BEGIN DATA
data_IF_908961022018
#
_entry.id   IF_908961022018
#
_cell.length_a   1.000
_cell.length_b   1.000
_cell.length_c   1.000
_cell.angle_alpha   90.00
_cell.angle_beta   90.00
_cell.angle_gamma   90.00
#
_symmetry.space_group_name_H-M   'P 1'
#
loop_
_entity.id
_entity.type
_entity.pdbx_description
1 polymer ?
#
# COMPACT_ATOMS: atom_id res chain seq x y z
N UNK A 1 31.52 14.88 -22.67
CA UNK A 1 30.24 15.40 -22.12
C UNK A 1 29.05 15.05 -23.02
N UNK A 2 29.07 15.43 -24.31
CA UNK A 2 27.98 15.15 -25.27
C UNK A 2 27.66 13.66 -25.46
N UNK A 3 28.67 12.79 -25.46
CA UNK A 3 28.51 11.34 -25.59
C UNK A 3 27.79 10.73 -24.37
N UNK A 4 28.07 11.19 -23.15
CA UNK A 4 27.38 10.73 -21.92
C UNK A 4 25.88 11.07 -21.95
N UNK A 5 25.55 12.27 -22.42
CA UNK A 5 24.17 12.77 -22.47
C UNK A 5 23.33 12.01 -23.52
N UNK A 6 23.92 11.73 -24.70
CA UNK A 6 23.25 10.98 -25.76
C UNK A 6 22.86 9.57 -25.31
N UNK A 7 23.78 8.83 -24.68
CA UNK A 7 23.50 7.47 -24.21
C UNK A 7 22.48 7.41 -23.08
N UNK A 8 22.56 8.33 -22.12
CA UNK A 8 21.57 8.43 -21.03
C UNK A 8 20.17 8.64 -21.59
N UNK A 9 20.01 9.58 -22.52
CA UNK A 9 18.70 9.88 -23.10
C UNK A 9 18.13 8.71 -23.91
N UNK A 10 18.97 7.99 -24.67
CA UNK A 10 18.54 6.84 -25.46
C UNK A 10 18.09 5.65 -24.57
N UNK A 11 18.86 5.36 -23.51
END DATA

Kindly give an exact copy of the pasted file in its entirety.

data_IF_908961022018
#
_entry.id   IF_908961022018
#
_cell.length_a   1.000
_cell.length_b   1.000
_cell.length_c   1.000
_cell.angle_alpha   90.00
_cell.angle_beta   90.00
_cell.angle_gamma   90.00
#
_symmetry.space_group_name_H-M   'P 1'
#
loop_
_entity.id
_entity.type
_entity.pdbx_description
1 polymer ?
#
# COMPACT_ATOMS: atom_id res chain seq x y z
N UNK A 1 31.52 14.88 -22.67
CA UNK A 1 30.24 15.40 -22.12
C UNK A 1 29.05 15.05 -23.02
N UNK A 2 29.07 15.43 -24.31
CA UNK A 2 27.98 15.15 -25.27
C UNK A 2 27.66 13.66 -25.46
N UNK A 3 28.67 12.79 -25.46
CA UNK A 3 28.51 11.34 -25.59
C UNK A 3 27.79 10.73 -24.37
N UNK A 4 28.07 11.19 -23.15
CA UNK A 4 27.38 10.73 -21.92
C UNK A 4 25.88 11.07 -21.95
N UNK A 5 25.55 12.27 -22.42
CA UNK A 5 24.17 12.77 -22.47
C UNK A 5 23.33 12.01 -23.52
N UNK A 6 23.92 11.73 -24.70
CA UNK A 6 23.25 10.98 -25.76
C UNK A 6 22.86 9.57 -25.31
N UNK A 7 23.78 8.83 -24.68
CA UNK A 7 23.50 7.47 -24.21
C UNK A 7 22.48 7.41 -23.08
N UNK A 8 22.56 8.33 -22.12
CA UNK A 8 21.57 8.43 -21.03
C UNK A 8 20.17 8.64 -21.59
N UNK A 9 20.01 9.58 -22.52
CA UNK A 9 18.70 9.88 -23.10
C UNK A 9 18.13 8.71 -23.91
N UNK A 10 18.97 7.99 -24.67
CA UNK A 10 18.54 6.84 -25.46
C UNK A 10 18.09 5.65 -24.57
N UNK A 11 18.86 5.36 -23.51